September 22, 2017 Marc Almond – Shadows and Reflections (Album Review)
Don’t believe anyone, even if they are a journalist or a musicologist, who claims that there is no more good music these days. They surely are projecting their own inability to appreciate new music, either by old or new artists. They must be already old and jaded, or simply lazy and lacks the initiative to hunt for the countless albums being released almost weekly. After all, the radio and the rest of commercial media are not the only sources of music. To fall in this kind of chronocentric mentality is to be guilty of willful ignorance. It is an expression of unfair and unwarranted disrespect for the countless artists and songwriters who contribute to the world of music at large.
One of such artists deserving continued accolades is the prolific and classy Marc Almond, who catapulted to popularity in the 1980s as the singing half of Soft Cell. The English New Wave/Synthpop duo was famed for the chart-topping songs “Tainted Love,” “Say Hello, Wave Goodbye,” and “Kitchen Sink Drama.” However, despite the pair’s commercial success, the musically driven and creatively restless Almond still pursued other musical projects, who in 1984 consequently began a very productive solo career.
Born in July 1957, in Southport, Lancashire, England, Almond released his first solo album, Vermin in Ermine, in 1984. In the decades that followed, this grew into a twenty-one-strong studio discography—four more for the rest of the ’80s, highlighted by 1988’s The Stars We Are; five for the ’90s; four for the 2000s; and six for the 2010s—spawning a string of singles that included “The House Is Haunted by the Echo of Your Last Goodbye,” “Bitter Sweet,” “Tears Run Rings,” “A Lover Spurned,” and “Pleasure’s Wherever You Are.” Initially, Almond’s music followed the direction of New Wave and Synthpop, having been inspired by the Glam icons David Bowie and Marc Bolan. However, as time progressed, the once Performance Art college student Almond gravitated towards the glittery allure of Cabaret and Vaudeville, making his catalog diverse and colorful. After all, even in Soft Cell, such theatrical influence was already apparent.
Revisiting Almond’s music, one will realize that Almond has always been on a roll. In fact, he had just released his last album in 2015, the back-to-Synthpop-form The Velvet Trail. Then, after only two years, another one is forthcoming.
Slated to be released on September 22, 2017, via BMG, Almond’s twenty-first effort is titled Shadows and Reflections. This time, it finds the eclectic artist returning to his love for ’60s Vaudeville, Cabaret, and Orchestral Pop as he unleashes his takes on some of the beloved Torch songs of that decade. Taking its audience to an audiovisual experience, it opens with the short “Overture,” which serves as a perfect background as Almond slowly appears behind the curtain and then begins to peacock on the stage with the big, upbeat sound of the title-track.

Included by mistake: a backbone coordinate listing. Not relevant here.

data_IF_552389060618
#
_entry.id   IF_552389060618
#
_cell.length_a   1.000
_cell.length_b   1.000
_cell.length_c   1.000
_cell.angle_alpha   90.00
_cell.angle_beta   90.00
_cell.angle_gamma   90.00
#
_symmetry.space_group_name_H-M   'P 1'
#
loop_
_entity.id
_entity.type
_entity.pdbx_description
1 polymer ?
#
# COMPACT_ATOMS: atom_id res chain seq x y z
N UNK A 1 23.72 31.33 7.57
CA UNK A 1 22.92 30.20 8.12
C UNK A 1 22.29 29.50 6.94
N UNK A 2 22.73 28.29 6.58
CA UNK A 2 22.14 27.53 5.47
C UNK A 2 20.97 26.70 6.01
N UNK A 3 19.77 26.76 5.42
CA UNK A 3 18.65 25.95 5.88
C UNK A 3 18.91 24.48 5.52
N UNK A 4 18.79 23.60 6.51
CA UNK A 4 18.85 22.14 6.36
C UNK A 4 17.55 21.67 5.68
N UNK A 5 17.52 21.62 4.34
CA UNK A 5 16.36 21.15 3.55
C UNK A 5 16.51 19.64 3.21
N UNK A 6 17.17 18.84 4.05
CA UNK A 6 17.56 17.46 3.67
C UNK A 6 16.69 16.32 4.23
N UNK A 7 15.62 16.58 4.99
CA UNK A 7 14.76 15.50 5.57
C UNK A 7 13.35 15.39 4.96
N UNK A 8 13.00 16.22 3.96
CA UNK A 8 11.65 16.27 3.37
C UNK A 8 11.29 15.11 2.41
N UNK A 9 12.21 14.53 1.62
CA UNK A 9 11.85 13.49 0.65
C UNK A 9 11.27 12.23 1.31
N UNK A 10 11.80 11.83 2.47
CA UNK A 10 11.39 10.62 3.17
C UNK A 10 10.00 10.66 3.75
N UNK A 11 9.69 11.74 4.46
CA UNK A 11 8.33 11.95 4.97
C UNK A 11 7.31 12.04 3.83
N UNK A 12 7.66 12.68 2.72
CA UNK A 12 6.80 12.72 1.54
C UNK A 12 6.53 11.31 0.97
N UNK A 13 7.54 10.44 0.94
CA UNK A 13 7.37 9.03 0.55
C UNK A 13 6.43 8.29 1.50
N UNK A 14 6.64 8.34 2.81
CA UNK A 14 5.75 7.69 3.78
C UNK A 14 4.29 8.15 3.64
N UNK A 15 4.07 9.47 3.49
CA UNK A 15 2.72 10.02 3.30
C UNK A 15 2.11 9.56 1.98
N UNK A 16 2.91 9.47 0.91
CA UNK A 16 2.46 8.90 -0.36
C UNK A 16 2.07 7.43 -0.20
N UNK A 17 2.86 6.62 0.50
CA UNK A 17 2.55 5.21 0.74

Immediately, the flamboyant singer turns melodramatic with the soulful swing and waltz of Bill Fury’s “I’m Lost Without You” and The Young Rascals’ “How Can I Be Sure?” Then there is Tim Yuro’s “Something Bad on My Mind,” which recalls Almond’s 1989 UK Singles number one “Something’s Gotten Hold of My Heart.” Next are the sentimental “Blue on Blue,” a Burt Bacharach–Hal David composition; and the choppy, orchestrated, and slightly jazzy “I Know You Love Me Not” by Julie Driscoll.
After another interlude, the second part of Shadows and Reflections starts with the Baroque/Gothic Pop–inspired “From the Underground” by The Herd. Despite its new form, it will not be out of place on a playlist that includes originally ’60s Baroque Pop classics like “Walk Away, Renée” by The Left Banke, “Penny Lane” by The Beatles, and David Bowie’s “Love You Till Tuesday.” The ensuing dirge-like “Still I’m Sad,” originally by The Yardbirds, is a change of pace and mood—a bit ominous and haunting; it exudes distant echoes of Fun Boy Three’s “The Lunatics Have Taken Over the Asylum,” Depeche Mode’s “A Question of Lust,” Siouxsie & the Banshees’ “Hall of Mirrors,” and Pink Floyd’s “Another Brick in the Wall.” Almond then takes his listeners to his dimly lit world of balladry as he croons silkily with “Embers.”
The slightly Pasodoble rhythm of “Not for Me” and the slow tempo of “All Thoughts of Time” will make the lone listener misty-eyed as he sways into an inevitable trip to the dazzling Cabaret of Soft Cell of old. The penultimate track, “The Shadow of Your Smile” is certainly the most familiar of all the covers in the latest offering of the multidimensional Almond. Finally, the nostalgia-tripping artist closes his Shadows and Reflections with the heartbreaking “No One To Say Goodnight To.”
Shadows and Reflections may be a very personal album, but it serves as Almond’s postcard from his ’60s childhood to the new generation of music lovers. For this, it is not only a homage to some of the artists who influenced him but also a gift to the young ones whom he continues to either deliberately or inadvertently inspire. CrypticRock gives Shadows and Reflections 4 out of 5 stars.
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